*             undefined are unmapped
*
* SIZEOF: 44 + 16 = 60 bytes
*==

KBCONV MOVB R0,R1        * Copy qualifier
      JLT  KCONV1       * No key pressed
      SETO R0           * Return >FF -- no key pressed
      RT
KCONV1 SLA  R1,1         * Kill >8000 flag
      SRL  R1,9         * Word extend
      MOV  @KCD1(R1),R2 * Get table base
      A    R0,R2        * Add code
      SB   R0,R2        * Fix high byte
      MOVB *R2,R0       * Get ASCII key code
      SRL  R1,1         * Test alpha lock bit
      JNC  KCONV2       * Not set
      CI   R0,'a'*256   * Lowercase 'a'
      JL   KCONV2       * Below range
      CI   R0,'z'*256+255 * Lowercase 'z'
      JH   KCONV2       * Above range
      AI   R0,->2000    * Make uppercase
KCONV2 RT

* Index table (future extension)
KCD1   DATA KBNORM,KBFCTN,KBSHFT,KBFCTN
      DATA KBCTRL,KBCTRL,KBCTRL,KBCTRL

*==
* Keyboard data, only 4 of the 8 possibilities mapped (simple codes)
*
* SIZEOF: 192 bytes
*==

* Keyboard data -- normal
KBNORM BYTE '=',' ',013,>FF
BFF    DATA >FF00
B07    DATA >0700
      BYTE '.','l','o','9','2','s','w','x'
      BYTE ',','k','i','8','3','d','e','c'
      BYTE 'm','j','u','7','4','f','r','v'
      BYTE 'n','h','y','6','5','g','t','b'
      BYTE '/',';','p','0','1','a','q','z'
* Keyboard data -- shift
KBSHFT BYTE '+',' ',013,>FF,>FF,>FF,>FF,>FF
      BYTE '>','L','O','(','@','S','W','X'
      BYTE '<','K','I','*','#','D','E','C'
      BYTE 'M','J','U','&','$','F','R','V'
      BYTE 'N','H','Y','^','%','G','T','B'
      BYTE '-',':','P',')','!','A','Q','Z'
* Keyboard data -- fctn
KBFCTN BYTE >FE,' ',013,>FF,>FF,>FF,>FF,>FF
      BYTE >FF,>FF,>27,>F9,>F2,>FA,'~',>FD
      BYTE >FF,>FF,'?',>F8,>F3,>FB,>FC,'`'
      BYTE >FF,>FF,'_',>F7,>F4,'{','[',>FF
      BYTE >FF,>FF,>FF,>F6,>F5,'}',']',>FF
      BYTE >FF,>FF,'"',>F0,>F1,'|',>FF,'\'
* Keyboard data -- ctrl
KBCTRL BYTE 029,' ',013,>FF,>FF,>FF,>FF,>FF
      BYTE 027,012,015,031,024,019,023,024
      BYTE 000,011,009,030,025,004,005,003
      BYTE 013,010,021,029,026,006,018,022
      BYTE 014,008,025,028,027,007,020,002
      BYTE 027,028,016,022,023,001,017,026


* Key qualifiers
KQ$ALP EQU  1                 * Alpha lock
KQ$FCT EQU  2                 * Function
KQ$SHF EQU  4                 * Shift
KQ$CTR EQU  8                 * Control
KQ$NON EQU  >80               * No key pressed

* Key codes
KC$ENT EQU  2  * <enter>
KC$SPC EQU  1  * <space>
KC$PER EQU  8  * .
KC$COM EQU  16 * ,
KC$EQ  EQU  0  * =
KC$SEM EQU  41 * ;
KC$SLA EQU  40 * /
KC$1   EQU  44 * 1
KC$2   EQU  12 * 2
KC$3   EQU  20 * 3
KC$4   EQU  28 * 4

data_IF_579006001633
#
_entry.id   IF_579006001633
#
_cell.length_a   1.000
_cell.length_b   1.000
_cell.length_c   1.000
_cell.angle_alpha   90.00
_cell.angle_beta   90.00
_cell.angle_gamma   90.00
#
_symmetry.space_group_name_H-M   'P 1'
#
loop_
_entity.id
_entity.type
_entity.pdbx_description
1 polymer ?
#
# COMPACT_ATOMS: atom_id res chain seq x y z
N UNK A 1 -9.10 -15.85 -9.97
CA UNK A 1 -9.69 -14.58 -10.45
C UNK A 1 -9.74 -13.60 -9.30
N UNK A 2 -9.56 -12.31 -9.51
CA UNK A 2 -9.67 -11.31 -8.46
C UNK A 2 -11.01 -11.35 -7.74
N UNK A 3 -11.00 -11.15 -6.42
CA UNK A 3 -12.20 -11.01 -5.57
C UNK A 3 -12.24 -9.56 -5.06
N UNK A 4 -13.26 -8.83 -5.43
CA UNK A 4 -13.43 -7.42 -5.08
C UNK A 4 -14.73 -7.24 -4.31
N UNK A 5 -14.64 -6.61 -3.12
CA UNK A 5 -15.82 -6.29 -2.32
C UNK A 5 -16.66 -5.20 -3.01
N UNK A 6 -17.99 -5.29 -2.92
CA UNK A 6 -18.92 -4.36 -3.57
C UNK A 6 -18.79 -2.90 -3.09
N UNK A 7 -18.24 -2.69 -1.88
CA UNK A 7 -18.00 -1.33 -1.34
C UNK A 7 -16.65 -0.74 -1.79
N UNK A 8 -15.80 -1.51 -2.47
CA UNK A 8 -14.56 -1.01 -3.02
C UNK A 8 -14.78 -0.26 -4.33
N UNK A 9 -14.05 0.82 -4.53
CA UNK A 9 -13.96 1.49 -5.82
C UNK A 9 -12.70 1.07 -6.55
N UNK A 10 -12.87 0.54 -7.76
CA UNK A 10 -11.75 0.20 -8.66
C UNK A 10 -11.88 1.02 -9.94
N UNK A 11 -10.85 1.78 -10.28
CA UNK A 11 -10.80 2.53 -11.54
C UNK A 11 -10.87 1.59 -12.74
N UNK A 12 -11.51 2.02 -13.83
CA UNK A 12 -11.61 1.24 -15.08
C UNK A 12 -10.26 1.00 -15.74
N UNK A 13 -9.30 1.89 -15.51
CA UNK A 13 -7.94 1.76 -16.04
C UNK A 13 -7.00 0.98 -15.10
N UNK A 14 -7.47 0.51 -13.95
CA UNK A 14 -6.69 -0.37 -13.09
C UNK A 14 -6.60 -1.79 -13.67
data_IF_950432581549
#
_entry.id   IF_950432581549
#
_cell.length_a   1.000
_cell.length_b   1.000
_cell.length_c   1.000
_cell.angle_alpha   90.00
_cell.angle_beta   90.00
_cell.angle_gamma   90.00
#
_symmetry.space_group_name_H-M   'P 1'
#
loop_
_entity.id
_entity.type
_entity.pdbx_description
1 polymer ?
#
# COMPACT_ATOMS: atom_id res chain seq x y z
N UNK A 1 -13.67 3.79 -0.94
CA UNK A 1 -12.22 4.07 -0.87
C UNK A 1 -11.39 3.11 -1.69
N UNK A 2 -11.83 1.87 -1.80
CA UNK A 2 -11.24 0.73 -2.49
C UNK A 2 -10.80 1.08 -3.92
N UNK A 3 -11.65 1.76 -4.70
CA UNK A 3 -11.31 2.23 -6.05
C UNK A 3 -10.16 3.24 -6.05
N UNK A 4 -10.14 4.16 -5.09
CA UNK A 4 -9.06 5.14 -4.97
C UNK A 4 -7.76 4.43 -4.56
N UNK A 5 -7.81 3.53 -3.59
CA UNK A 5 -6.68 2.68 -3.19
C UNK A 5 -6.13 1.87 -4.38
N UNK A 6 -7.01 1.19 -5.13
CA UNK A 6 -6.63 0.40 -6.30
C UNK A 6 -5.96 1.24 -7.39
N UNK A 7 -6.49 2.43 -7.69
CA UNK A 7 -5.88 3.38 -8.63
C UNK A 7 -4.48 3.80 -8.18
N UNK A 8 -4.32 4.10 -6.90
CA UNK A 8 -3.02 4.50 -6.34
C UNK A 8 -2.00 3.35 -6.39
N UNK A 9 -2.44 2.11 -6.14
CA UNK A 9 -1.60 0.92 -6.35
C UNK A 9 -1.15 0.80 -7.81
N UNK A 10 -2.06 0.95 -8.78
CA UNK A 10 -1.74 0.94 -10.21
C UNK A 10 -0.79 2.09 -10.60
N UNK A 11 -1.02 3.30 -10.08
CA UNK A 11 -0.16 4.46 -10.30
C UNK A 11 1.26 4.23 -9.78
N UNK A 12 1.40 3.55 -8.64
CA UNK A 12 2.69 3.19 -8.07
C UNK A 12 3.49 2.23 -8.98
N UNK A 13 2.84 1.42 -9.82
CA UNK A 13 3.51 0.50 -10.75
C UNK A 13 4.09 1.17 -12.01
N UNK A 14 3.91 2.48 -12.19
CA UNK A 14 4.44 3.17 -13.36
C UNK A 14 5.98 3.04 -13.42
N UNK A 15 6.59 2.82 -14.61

KC$5   EQU  36 * 5
KC$6   EQU  35 * 6
KC$7   EQU  27 * 7
KC$8   EQU  19 * 8
KC$9   EQU  11 * 9
KC$0   EQU  43 * 0
KC$A   EQU  45 * A
KC$B   EQU  39 * B
KC$C   EQU  23 * C
KC$D   EQU  21 * D
KC$E   EQU  22 * E
KC$F   EQU  29 * F
KC$G   EQU  37 * G
KC$H   EQU  33 * H
KC$I   EQU  18 * I
KC$J   EQU  25 * J
KC$K   EQU  17 * K
KC$L   EQU  9  * L
KC$M   EQU  24 * M
KC$N   EQU  32 * N
KC$O   EQU  10 * O
KC$P   EQU  42 * P
KC$Q   EQU  46 * Q
KC$R   EQU  30 * R
KC$S   EQU  13 * S
KC$T   EQU  38 * T
KC$U   EQU  26 * U
KC$V   EQU  31 * V
KC$W   EQU  14 * W
KC$X   EQU  15 * X
KC$Y   EQU  34 * Y
KC$Z   EQU  47 * Z

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You know--- I've been trying to make some analogies in the basics of assembly.. I am thinking about several simple ones, the first of which dealing with Registers. If you understand registers you're pretty much on your way. I think of registers like "buckets". What can you do with a bucket? You can put stuff into it, you can take stuff out. You can re-arrange the contents of the bucket, you can physically LOOK into a bucket. And once stuff is in there, it stays until dumped out.

 

Put stuff in: LI

Take stuff out: CLR

Rearrange stuff: SWPB

Look at stuff: CI

 

this is way over-simplified, but it helped me to conceptualize during my early learning processes. Something as simple as that analogy can be useful for someone who wants to get a bit of a grasp of the basics. Just a thought--- :)

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Maybe try these analogies:

 

XB: A=0

AL: CLR R0

 

XB: A=5

AL: LI R0,5

 

XB: A=B

AL: MOV R1,R0

 

XB: IF A=6 THEN

AL: CI R0,6

 

XB: IF A=B THEN

AL: C R0,R1

 

If A and B are between 0 and 255

XB: C=A :: A=B :: B=C

AL: SWPB R0

 

XB: C=A :: A=B :: B=C

AL: MOV R0,R2

AL: MOV R1,R0

AL: MOV R2,R1

 

Matthew